BGM-71F TOW 2B The TOW 2B is the newest version of the TOW missile which will provide additional capability against future armored threats, starting production as an engineering change proposal to the FY 1990 production contract. The TOW 2B Missile incorporates new fly-over, shoot-down technology. The TOW 2B entered production in late 1991. The TOW 2B was designed to attack targets from the top. The missile's trajectory places the missile slightly above the target when its two warheads explode downward.
TOW Fire-and-Forget (TOW F&F) The next generation heavy antitank missile that will replace the current TOW series missiles. It is employed either mounted or dismounted from the TOW launcher. Tactical employment will remain the same as the current TOW with adjustments made for TOW F&Fs characteristics. TOW F&Fs primary mode of target engagement is fire-and-forget. It will have a secondary mode of attack that together with the fire-and-forget mode will enable the operator to hit any target acquired within range of the missile. First unit equipped is FY05 pending future funding of the program.

In May 1972, US soldiers initially used the TOW in combat during the Vietnam War. This was the very first time that American troops had ever fired an American-made missile under wartime conditions. The system has also seen action in various clashes between Israel and Syria as well as during the Iran/Iraq war. In Saudi Arabia the system was represented by [the HMMWV] with the light forces, the Bradley Fighting Vehicle with the heavy forces, Improved TOW Vehicle with some of the forces, and the Cobra-mounted version.

The TOW was one of the earliest missile systems to arrive in SWA because of the large Iraqi armored threat. It was deployed with some of the first units in Saudi: the 82nd Airborne Division, the 24th Mechanized Division and the 101st Airborne Division. Thousands of missiles and hundreds of launchers were used during Operation Desert Storm. Forces of other countries, including Saudi Arabia, also had TOW at their disposal.

Despite early reports of the problems being experienced by U.S. Army and Marine Corps units in hitting targets during live-fire exercises because soldiers lacked experience firing the weapon as well as Iraqi use of 'dazzlers' intended to interfere with the guidance of Army TOW missiles and other antitank missiles," the TOW during Operation Desert Storm was a primary killer of Iraqi tanks, armored personnel carriers,and other vehicles. Before the start of the coalition air campaign in January 1991, Army and Marine Corps planners noted a trend of improvement as more and more units [had] the opportunity to practice firing the TOW. The Iraqi use of dazzlers also proved to be of little concern to coalition commanders. The purpose of the dazzler is to confuse the missile guidance system so it loses track of the missile. It's a well known technology that does not work against the TOWs used in Southwest Asia. There were no reports since the war that any of these were effective in any way against TOWs.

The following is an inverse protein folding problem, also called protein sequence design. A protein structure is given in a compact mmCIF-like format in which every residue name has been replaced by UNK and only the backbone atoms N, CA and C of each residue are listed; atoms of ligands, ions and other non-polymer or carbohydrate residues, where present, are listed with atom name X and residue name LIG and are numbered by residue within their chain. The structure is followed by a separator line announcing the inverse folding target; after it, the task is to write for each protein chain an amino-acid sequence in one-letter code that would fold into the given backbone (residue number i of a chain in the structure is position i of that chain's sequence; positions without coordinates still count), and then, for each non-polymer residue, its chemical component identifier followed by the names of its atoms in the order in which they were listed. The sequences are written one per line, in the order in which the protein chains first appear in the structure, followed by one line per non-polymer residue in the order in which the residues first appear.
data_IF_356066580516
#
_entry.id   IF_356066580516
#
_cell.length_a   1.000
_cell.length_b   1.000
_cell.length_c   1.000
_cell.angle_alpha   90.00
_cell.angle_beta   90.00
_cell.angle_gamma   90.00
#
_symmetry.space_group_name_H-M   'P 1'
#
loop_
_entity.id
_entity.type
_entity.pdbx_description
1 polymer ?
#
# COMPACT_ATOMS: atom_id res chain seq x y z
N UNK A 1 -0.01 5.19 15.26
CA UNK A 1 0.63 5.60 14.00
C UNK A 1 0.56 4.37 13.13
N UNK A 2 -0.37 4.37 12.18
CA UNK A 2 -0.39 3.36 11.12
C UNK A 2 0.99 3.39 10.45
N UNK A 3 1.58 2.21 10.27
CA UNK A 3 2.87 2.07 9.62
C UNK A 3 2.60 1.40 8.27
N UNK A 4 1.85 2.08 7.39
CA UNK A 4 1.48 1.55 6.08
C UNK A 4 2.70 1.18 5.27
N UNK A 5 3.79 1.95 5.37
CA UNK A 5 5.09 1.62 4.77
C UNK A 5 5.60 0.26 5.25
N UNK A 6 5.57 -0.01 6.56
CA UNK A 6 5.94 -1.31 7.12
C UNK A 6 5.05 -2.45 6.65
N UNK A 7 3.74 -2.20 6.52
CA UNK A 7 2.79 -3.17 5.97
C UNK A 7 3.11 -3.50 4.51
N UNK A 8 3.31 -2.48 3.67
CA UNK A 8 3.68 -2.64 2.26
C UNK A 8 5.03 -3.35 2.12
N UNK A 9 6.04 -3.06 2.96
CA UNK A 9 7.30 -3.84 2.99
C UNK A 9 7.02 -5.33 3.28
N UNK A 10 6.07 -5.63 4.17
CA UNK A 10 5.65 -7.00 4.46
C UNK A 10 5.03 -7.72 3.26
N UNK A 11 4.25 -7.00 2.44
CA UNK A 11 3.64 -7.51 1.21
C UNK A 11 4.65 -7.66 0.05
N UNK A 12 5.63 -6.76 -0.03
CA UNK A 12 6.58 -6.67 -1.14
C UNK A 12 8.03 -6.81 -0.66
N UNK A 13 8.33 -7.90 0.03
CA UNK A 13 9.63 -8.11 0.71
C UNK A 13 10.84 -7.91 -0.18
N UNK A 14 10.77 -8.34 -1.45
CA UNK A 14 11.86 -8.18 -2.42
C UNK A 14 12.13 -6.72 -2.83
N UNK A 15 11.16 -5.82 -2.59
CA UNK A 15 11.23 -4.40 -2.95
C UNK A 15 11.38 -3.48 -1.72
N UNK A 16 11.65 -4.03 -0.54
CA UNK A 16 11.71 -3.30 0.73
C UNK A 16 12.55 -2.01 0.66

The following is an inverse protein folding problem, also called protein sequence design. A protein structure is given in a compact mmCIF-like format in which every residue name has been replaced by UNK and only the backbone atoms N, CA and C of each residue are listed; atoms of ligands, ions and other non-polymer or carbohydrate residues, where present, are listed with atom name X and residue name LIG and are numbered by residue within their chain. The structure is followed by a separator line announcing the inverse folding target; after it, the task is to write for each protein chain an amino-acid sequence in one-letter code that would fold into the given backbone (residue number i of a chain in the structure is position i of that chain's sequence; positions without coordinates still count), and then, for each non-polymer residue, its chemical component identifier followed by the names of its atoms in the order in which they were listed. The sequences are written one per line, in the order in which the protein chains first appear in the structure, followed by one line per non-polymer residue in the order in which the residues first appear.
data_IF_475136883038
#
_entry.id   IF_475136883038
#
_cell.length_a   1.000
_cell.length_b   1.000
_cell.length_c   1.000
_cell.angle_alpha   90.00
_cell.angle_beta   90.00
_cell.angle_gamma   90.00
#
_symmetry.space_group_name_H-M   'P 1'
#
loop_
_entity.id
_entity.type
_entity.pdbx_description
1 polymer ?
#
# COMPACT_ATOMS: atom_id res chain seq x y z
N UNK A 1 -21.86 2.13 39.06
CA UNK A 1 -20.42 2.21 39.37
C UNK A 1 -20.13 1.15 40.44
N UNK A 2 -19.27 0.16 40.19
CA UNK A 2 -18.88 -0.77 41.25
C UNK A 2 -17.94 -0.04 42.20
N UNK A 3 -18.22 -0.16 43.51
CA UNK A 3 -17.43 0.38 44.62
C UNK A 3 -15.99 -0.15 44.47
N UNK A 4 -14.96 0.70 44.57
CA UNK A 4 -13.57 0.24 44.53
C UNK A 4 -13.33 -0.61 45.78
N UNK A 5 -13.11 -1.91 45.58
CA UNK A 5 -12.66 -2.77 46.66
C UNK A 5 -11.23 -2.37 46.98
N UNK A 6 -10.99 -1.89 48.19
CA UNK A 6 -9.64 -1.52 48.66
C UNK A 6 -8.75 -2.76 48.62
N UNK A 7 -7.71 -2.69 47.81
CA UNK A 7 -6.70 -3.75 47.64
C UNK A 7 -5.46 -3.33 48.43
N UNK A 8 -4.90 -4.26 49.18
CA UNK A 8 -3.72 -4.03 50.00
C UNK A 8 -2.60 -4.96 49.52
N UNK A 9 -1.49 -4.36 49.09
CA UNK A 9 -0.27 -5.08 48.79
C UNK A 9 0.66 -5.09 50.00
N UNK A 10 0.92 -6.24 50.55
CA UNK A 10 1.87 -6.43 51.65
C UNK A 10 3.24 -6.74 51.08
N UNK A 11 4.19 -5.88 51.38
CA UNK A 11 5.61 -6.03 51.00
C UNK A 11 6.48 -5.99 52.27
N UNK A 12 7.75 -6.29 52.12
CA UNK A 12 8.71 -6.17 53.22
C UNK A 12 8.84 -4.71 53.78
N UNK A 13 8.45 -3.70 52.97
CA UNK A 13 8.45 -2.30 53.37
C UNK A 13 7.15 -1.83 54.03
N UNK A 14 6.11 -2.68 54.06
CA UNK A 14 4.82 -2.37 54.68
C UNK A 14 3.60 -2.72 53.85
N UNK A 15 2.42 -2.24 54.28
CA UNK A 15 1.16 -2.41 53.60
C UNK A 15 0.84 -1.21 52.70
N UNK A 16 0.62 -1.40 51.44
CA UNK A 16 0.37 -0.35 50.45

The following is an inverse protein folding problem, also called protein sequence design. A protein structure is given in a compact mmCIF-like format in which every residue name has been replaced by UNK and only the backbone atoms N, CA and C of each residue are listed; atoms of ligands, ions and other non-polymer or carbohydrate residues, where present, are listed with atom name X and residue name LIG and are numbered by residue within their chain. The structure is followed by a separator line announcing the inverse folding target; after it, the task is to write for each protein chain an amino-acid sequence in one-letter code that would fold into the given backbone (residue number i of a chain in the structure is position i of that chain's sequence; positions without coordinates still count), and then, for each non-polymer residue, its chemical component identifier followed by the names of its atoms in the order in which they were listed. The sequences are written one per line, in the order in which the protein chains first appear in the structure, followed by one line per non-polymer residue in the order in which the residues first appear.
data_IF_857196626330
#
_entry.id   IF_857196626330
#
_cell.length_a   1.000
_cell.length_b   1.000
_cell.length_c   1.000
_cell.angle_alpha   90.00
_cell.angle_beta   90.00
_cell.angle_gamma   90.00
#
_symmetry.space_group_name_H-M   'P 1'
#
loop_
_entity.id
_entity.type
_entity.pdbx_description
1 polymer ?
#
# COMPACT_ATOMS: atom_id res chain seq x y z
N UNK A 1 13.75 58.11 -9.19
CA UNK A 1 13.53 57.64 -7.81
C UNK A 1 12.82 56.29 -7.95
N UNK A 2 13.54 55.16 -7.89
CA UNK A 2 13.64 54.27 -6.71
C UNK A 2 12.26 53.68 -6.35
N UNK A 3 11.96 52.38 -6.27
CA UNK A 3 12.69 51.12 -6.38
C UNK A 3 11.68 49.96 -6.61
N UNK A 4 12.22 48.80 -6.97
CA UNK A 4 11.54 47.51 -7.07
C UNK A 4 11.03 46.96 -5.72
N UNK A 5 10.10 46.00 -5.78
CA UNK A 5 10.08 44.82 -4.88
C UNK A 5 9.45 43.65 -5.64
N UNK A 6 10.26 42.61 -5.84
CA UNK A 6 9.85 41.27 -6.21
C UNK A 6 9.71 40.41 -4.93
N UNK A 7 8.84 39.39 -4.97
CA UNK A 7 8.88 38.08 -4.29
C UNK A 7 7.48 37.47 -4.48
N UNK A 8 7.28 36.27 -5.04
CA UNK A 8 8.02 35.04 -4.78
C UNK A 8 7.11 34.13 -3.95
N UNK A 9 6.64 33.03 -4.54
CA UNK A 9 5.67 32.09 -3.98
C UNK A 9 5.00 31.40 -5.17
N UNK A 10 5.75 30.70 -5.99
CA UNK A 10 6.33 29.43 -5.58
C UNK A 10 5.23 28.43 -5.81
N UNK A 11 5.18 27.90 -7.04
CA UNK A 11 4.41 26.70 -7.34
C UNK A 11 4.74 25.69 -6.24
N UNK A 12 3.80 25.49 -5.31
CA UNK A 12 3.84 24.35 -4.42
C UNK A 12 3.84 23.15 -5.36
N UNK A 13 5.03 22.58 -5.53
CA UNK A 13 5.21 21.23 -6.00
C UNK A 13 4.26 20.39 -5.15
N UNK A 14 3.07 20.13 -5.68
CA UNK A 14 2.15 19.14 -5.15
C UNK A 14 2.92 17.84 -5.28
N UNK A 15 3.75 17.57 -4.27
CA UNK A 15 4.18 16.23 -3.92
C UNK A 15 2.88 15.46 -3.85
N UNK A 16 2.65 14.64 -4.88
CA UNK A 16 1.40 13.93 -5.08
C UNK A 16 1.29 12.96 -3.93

Before the start of the actual ground offensive, US Marine units successfully employed the TOW against various Iraqi targets. On 18 January 1991, newspapers reported that US Marine Corps AH-1T Cobra helicopter gunships destroyed an Iraqi command post following Iraq's sporadic shelling of the Khafji area near the Saudi-Kuwaiti border. Four Cobra gunships destroyed a building used as an Iraqi command post with TOW missiles. Accounts told by Gulf War veterans who witnessed the TOW in action during the fighting revealed several instances where TOWs did things that surprised the engineers who designed them more than the soldiers who fired them. TOW missiles proved to be a determining factor in the first ground engagement of Operation Desert Storm. During the Battle of Khafji, which took place before the start of the actual ground offensive, the TOW demonstrated a pretty unique ability: the Saudis fought Iraqi tanks with TOW missiles and drove them out of the city. At one point in the battle, the Saudis saw Iraqi soldiers on top of a water tower. Not wishing to blow up the tower, the Saudis fired a TOW, blew the ladder off the tower and left the Iraqis stranded until the end of the battle." The lethality of the TOW missile was proven beyond doubt during the 100-hour ground campaign when one of the antitank munitions fired by US troops went right through the tank it was aimed at and penetrated another tank parked next to it. Another TOW went through a six foot dirt berm and knocked out an Iraqi armored personnel carrier on the otherside. In both instances, the TOW performed a feat which it supposedly was incapable of accomplishing.

Primary function: Guided missile weapon system.
Manufacturer: Hughes (missiles); Hughes and Kollsman (night sights); Electro Design Mfg. (launchers)
TOW 2A Missile:
Diameter: 5.87 inches (14.91 cm)
Length: 50.40 inches (128.02 cm)
TOW 2B Missile:
Diameter: 5.8 inches (14.9 centimeters)
Length: 48.0 inches (121.9 centimeters)
Warhead weight 12.4 kg Maximum effective range: 2.33 miles (3.75 kilometers)
Armor penetration: T-80 + / 800+ mm [>700 mm]
Time of flight to maximum effective range:
2A: 20 seconds
2B: 21 seconds
Launcher w/TOW 2 Mods: 204.6 pounds (92.89 kilograms)
Missile Guidance Set: 52.8 pounds (23.97 kilograms)
TOW 2 Missile: 47.4 pounds (21.52 kilograms)
TOW 2A Missile: 49.9 pounds (22.65 kilograms)
TOW 2B Missile: 49.8 pounds (22.60 kilograms)
Introduction date: 1970
Unit Replacement Cost: $180,000
Launching PlatformsMan portable crew of 4
M2/M3 Bradley Fighting Vehicle

Marine Corps Inventory: TOW launchers - 1247

Characteristics of the TOW missile family







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Standoff probe (in)






Max velocity (fps/mps)




1079/ 329


Warhead diameter (in)






Explosive filler (lb)






Max range (m)






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Maintained by Robert Sherman
Originally created by John Pike
Updated Tuesday, February 22, 2000 5:34:52 PM